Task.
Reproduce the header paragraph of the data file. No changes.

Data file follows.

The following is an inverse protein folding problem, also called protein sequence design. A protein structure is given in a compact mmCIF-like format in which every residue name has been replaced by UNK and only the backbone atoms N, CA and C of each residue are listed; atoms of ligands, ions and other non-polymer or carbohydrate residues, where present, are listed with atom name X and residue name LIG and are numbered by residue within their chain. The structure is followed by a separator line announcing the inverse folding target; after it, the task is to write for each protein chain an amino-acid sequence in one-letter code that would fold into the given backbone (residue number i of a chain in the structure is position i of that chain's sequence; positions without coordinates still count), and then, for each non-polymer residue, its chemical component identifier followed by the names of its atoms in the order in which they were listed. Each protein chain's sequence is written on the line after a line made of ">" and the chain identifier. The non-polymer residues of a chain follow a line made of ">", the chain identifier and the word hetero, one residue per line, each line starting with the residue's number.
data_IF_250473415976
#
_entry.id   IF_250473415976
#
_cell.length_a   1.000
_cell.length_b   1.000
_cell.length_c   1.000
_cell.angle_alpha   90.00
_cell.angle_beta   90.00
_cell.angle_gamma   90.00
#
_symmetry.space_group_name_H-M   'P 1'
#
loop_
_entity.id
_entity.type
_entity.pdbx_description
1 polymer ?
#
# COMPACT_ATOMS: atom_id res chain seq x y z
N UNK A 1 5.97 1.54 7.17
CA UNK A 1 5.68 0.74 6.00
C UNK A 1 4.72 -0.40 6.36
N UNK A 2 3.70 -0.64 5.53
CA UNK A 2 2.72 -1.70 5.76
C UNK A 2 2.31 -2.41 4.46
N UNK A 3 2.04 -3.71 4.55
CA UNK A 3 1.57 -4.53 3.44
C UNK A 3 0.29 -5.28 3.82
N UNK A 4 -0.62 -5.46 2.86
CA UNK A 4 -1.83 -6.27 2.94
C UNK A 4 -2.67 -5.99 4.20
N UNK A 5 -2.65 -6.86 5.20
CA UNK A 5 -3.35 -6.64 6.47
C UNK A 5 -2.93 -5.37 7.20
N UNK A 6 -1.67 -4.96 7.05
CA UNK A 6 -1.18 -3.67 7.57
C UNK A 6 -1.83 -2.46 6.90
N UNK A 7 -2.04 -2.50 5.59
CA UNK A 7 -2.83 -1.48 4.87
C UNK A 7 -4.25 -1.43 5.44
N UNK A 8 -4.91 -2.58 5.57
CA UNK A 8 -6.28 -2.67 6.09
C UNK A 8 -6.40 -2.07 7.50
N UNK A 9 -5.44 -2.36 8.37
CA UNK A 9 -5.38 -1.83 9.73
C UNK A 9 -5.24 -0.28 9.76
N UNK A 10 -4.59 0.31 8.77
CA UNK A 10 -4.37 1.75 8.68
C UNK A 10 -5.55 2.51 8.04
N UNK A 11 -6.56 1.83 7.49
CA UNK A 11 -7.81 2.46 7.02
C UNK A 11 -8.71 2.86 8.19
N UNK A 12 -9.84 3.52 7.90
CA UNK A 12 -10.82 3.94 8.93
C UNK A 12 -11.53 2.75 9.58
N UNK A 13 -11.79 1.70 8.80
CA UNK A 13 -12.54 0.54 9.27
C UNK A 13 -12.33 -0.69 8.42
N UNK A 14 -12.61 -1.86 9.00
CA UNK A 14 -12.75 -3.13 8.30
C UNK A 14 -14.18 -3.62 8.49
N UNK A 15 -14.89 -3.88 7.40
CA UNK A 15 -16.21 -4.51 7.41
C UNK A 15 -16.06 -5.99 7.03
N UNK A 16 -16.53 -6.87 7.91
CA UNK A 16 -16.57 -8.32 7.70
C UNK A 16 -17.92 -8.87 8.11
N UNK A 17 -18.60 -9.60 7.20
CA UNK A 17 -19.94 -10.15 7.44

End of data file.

The following is an inverse protein folding problem, also called protein sequence design. A protein structure is given in a compact mmCIF-like format in which every residue name has been replaced by UNK and only the backbone atoms N, CA and C of each residue are listed; atoms of ligands, ions and other non-polymer or carbohydrate residues, where present, are listed with atom name X and residue name LIG and are numbered by residue within their chain. The structure is followed by a separator line announcing the inverse folding target; after it, the task is to write for each protein chain an amino-acid sequence in one-letter code that would fold into the given backbone (residue number i of a chain in the structure is position i of that chain's sequence; positions without coordinates still count), and then, for each non-polymer residue, its chemical component identifier followed by the names of its atoms in the order in which they were listed. Each protein chain's sequence is written on the line after a line made of ">" and the chain identifier. The non-polymer residues of a chain follow a line made of ">", the chain identifier and the word hetero, one residue per line, each line starting with the residue's number.